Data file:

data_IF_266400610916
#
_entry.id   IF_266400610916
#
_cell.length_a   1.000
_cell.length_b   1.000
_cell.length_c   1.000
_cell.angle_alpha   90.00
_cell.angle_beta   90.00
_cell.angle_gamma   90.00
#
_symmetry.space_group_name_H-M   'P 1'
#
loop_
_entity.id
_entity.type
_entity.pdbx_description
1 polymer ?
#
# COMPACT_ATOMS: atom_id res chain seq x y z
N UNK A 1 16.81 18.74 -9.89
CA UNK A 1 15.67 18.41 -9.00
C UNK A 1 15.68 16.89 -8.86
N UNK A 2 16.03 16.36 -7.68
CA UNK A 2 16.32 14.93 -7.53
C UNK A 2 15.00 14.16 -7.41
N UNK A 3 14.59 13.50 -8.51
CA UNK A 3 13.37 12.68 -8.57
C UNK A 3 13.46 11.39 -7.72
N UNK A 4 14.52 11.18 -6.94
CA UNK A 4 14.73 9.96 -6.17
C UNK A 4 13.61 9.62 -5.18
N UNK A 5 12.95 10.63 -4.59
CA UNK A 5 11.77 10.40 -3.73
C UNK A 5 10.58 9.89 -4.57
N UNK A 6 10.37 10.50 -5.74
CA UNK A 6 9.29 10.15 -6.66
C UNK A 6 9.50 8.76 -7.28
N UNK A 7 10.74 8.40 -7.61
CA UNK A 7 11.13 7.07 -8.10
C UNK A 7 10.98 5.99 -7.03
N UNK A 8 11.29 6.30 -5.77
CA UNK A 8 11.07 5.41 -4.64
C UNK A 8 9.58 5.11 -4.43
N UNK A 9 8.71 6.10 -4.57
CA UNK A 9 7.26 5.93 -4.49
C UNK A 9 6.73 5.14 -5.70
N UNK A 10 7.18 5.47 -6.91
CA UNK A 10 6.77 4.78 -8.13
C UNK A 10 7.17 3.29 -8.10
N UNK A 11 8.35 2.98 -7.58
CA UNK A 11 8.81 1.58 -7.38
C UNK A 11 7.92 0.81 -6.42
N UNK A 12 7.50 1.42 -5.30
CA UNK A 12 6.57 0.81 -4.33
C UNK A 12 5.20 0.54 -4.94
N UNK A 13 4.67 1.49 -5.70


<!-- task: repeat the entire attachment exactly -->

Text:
data_IF_266400610916
#
_entry.id   IF_266400610916
#
_cell.length_a   1.000
_cell.length_b   1.000
_cell.length_c   1.000
_cell.angle_alpha   90.00
_cell.angle_beta   90.00
_cell.angle_gamma   90.00
#
_symmetry.space_group_name_H-M   'P 1'
#
loop_
_entity.id
_entity.type
_entity.pdbx_description
1 polymer ?
#
# COMPACT_ATOMS: atom_id res chain seq x y z
N UNK A 1 16.81 18.74 -9.89
CA UNK A 1 15.67 18.41 -9.00
C UNK A 1 15.68 16.89 -8.86
N UNK A 2 16.03 16.36 -7.68
CA UNK A 2 16.32 14.93 -7.53
C UNK A 2 15.00 14.16 -7.41
N UNK A 3 14.59 13.50 -8.51
CA UNK A 3 13.37 12.68 -8.57
C UNK A 3 13.46 11.39 -7.72
N UNK A 4 14.52 11.18 -6.94
CA UNK A 4 14.73 9.96 -6.17
C UNK A 4 13.61 9.62 -5.18
N UNK A 5 12.95 10.63 -4.59
CA UNK A 5 11.77 10.40 -3.73
C UNK A 5 10.58 9.89 -4.57
N UNK A 6 10.37 10.50 -5.74
CA UNK A 6 9.29 10.15 -6.66
C UNK A 6 9.50 8.76 -7.28
N UNK A 7 10.74 8.40 -7.61
CA UNK A 7 11.13 7.07 -8.10
C UNK A 7 10.98 5.99 -7.03
N UNK A 8 11.29 6.30 -5.77
CA UNK A 8 11.07 5.41 -4.64
C UNK A 8 9.58 5.11 -4.43
N UNK A 9 8.71 6.10 -4.57
CA UNK A 9 7.26 5.93 -4.49
C UNK A 9 6.73 5.14 -5.70
N UNK A 10 7.18 5.47 -6.91
CA UNK A 10 6.77 4.78 -8.13
C UNK A 10 7.17 3.29 -8.10
N UNK A 11 8.35 2.98 -7.58
CA UNK A 11 8.81 1.58 -7.38
C UNK A 11 7.92 0.81 -6.42
N UNK A 12 7.50 1.42 -5.30
CA UNK A 12 6.57 0.81 -4.33
C UNK A 12 5.20 0.54 -4.94
N UNK A 13 4.67 1.49 -5.70